Mind-Fucked: Rap, Rape and the Mental Collapse of Women


“Fuckin’ hoes since I was ten/Puttin in, pullin out and then I do it again/bitches touching me like I’m Case, make ’em feel so good like Mase and 3 days later, I’m talkin shit to their face…”


–from the rap “One Life to Live” written by Sasha (13 yrs old)


It’s no surprise that music and it’s lyrics become the moniker for how many live out their lives. Music is the banner by which many take up their personas, unmethodically assuming characters expressed by the vocalist and the images projected through their lyrics. We live these designs through our mind and eventually, they become manifested in our day to day lives.

The concept of rape (physically, spiritually and mentally) has been indoctrinated from youth.

When I was thirteen, rappers in 1998 had expressed themselves to a level where there was a no-holds bar construct and “keeping it real can never go wrong.” The lyricist within the mainstream sect of rap music, by this time, had assumed personalities of Italian-mafia druglords, spending money from ill-gotten gain and enjoying the pleasures of the best alcohol, women and weed. And with parents who threw out my CDs at every purchase, it was my desire to listen to this music out of straight rebellion.


The rhyme shared above was just a sliver of lyrics from a two-page rap that I wrote at the age of thirteen, pretending that I was a ghostwriter for a male lyricist. In my head, I composed what I thought a man who was in the “rap-game” at the current time would say and that people would like. From the “fuck bitches” to “gettin’ money” to “shootin’ niggas” M.O. that ran rampant in that era of popular rap, I thought that’s what would garner the most listeners. Subconsciously, my personality adopted this mindset as a young girl and I soon took on both the male and female identities presented in the music: aggressively dominant and sexually submissive.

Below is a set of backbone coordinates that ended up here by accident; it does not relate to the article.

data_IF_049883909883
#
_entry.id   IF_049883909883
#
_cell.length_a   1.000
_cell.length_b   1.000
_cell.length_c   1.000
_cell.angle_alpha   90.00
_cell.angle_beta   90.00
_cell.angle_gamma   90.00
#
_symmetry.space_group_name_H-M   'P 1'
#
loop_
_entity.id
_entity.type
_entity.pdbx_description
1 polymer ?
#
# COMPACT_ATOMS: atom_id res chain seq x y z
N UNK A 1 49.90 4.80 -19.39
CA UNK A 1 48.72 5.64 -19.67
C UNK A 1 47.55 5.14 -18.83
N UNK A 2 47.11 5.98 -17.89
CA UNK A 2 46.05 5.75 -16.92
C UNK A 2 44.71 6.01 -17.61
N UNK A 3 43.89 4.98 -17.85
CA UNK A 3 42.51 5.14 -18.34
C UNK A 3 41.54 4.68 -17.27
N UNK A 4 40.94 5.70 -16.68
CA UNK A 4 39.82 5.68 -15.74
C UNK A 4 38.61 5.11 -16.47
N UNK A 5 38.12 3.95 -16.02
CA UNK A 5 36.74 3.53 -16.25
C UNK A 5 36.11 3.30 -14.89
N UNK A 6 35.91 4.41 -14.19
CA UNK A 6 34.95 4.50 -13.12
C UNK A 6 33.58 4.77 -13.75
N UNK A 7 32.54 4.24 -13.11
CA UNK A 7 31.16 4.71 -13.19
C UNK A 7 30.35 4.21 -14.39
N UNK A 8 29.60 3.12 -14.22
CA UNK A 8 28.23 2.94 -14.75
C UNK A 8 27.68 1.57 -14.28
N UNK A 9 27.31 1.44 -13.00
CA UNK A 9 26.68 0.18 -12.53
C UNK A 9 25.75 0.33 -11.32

In a male-dominated society, the authority presented in rap lyrics that present such concepts puts its listeners at the helm of making a decision about how they choose to conduct themselves. If we were to analyze this thought, we’d see that people were/are choosing to conduct themselves by way of the lifestyles presented. Though claimed to be entertainment and projections of fantasy, the people who are expressing these ideas are real and the materials accumulated from these ideas are real. At 17, I found myself desiring the “thug-life” and the men that lived this lifestyle; my boyfriend at the time was a drug-dealer who allotted me the experience of enjoying the gains from his “work.” It was only a matter of time before things got too real and a good friend was killed, one of my homegirl’s chose the game over college and I slowly watched my little brothers take on the personas of the men that were beginning to turn me off.


Sadly, this reality was formed by decisions of fantasy, embedded in the mind of a girl who chose to embrace the role of a woman through the depiction by popular rap music instead of what her mother was showing her. It was this very reason why my father threw out my CDs until he just got tired of fighting me (plus Napster had found its way into our home and I knew he wasn’t going to throw the computer out.) It cannot be denied that there is a program being projected through lyrics that only garners mainstream appeal when demoralizing a woman while outlining her purpose to be that of arm candy or sexual pleasure. This “mindfuck” has been occurring for a long time, even before rap, and the mental rape of women through rhymes of conditioning them to accept the idea that their mind, body and soul belongs to anyone who chooses her sets the precedent for a physical rape that even then, has the potential to be excused by both the woman and the assailant.


The concept of rape (physically, spiritually and mentally) has been indoctrinated from youth. Will it end? Who knows. In my eyes, it’ll be either when the Father comes or I die and unfortunately, that’s the program that many women live with all of their lives. As for a solution, encouraging music that projects different images are vital to a healthy mentality about the woman would be vital for both the male and female construct, thus potentially planting seeds for healthier relationships between them. The question is: do we want to hear music that exalts a cultural perspective different from the one we’ve established or is that just too far-fetched for this society?


the questions.